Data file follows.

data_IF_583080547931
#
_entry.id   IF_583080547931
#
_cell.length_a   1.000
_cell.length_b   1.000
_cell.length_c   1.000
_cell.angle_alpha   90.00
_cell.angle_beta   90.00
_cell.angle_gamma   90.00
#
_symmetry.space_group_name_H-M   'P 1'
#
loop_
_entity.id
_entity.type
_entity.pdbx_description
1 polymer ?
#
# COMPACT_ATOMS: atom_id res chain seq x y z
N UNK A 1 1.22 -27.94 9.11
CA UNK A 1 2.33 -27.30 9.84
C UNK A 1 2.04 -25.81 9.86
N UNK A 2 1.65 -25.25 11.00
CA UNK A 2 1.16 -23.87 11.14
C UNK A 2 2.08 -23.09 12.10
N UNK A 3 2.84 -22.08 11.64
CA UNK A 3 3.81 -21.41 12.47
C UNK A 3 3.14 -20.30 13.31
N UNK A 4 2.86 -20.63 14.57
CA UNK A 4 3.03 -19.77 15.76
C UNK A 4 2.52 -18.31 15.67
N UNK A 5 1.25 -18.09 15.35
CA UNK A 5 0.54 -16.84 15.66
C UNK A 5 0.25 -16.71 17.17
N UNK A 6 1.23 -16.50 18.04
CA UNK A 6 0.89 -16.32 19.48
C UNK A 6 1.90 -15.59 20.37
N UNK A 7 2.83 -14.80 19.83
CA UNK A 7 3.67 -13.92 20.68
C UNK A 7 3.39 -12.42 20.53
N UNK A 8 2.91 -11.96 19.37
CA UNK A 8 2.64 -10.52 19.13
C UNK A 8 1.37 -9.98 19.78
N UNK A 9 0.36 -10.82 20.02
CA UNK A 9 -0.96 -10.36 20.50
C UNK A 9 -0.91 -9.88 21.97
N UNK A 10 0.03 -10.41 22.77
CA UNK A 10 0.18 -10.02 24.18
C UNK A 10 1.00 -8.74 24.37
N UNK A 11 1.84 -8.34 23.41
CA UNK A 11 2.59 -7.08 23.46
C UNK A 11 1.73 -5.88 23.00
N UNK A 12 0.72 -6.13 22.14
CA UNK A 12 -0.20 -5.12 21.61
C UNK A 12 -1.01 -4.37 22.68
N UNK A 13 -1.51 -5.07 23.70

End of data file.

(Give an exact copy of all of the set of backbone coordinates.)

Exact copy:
data_IF_583080547931
#
_entry.id   IF_583080547931
#
_cell.length_a   1.000
_cell.length_b   1.000
_cell.length_c   1.000
_cell.angle_alpha   90.00
_cell.angle_beta   90.00
_cell.angle_gamma   90.00
#
_symmetry.space_group_name_H-M   'P 1'
#
loop_
_entity.id
_entity.type
_entity.pdbx_description
1 polymer ?
#
# COMPACT_ATOMS: atom_id res chain seq x y z
N UNK A 1 1.22 -27.94 9.11
CA UNK A 1 2.33 -27.30 9.84
C UNK A 1 2.04 -25.81 9.86
N UNK A 2 1.65 -25.25 11.00
CA UNK A 2 1.16 -23.87 11.14
C UNK A 2 2.08 -23.09 12.10
N UNK A 3 2.84 -22.08 11.64
CA UNK A 3 3.81 -21.41 12.47
C UNK A 3 3.14 -20.30 13.31
N UNK A 4 2.86 -20.63 14.57
CA UNK A 4 3.03 -19.77 15.76
C UNK A 4 2.52 -18.31 15.67
N UNK A 5 1.25 -18.09 15.35
CA UNK A 5 0.54 -16.84 15.66
C UNK A 5 0.25 -16.71 17.17
N UNK A 6 1.23 -16.50 18.04
CA UNK A 6 0.89 -16.32 19.48
C UNK A 6 1.90 -15.59 20.37
N UNK A 7 2.83 -14.80 19.83
CA UNK A 7 3.67 -13.92 20.68
C UNK A 7 3.39 -12.42 20.53
N UNK A 8 2.91 -11.96 19.37
CA UNK A 8 2.64 -10.52 19.13
C UNK A 8 1.37 -9.98 19.78
N UNK A 9 0.36 -10.82 20.02
CA UNK A 9 -0.96 -10.36 20.50
C UNK A 9 -0.91 -9.88 21.97
N UNK A 10 0.03 -10.41 22.77
CA UNK A 10 0.18 -10.02 24.18
C UNK A 10 1.00 -8.74 24.37
N UNK A 11 1.84 -8.34 23.41
CA UNK A 11 2.59 -7.08 23.46
C UNK A 11 1.73 -5.88 23.00
N UNK A 12 0.72 -6.13 22.14
CA UNK A 12 -0.20 -5.12 21.61
C UNK A 12 -1.01 -4.37 22.68
N UNK A 13 -1.51 -5.07 23.70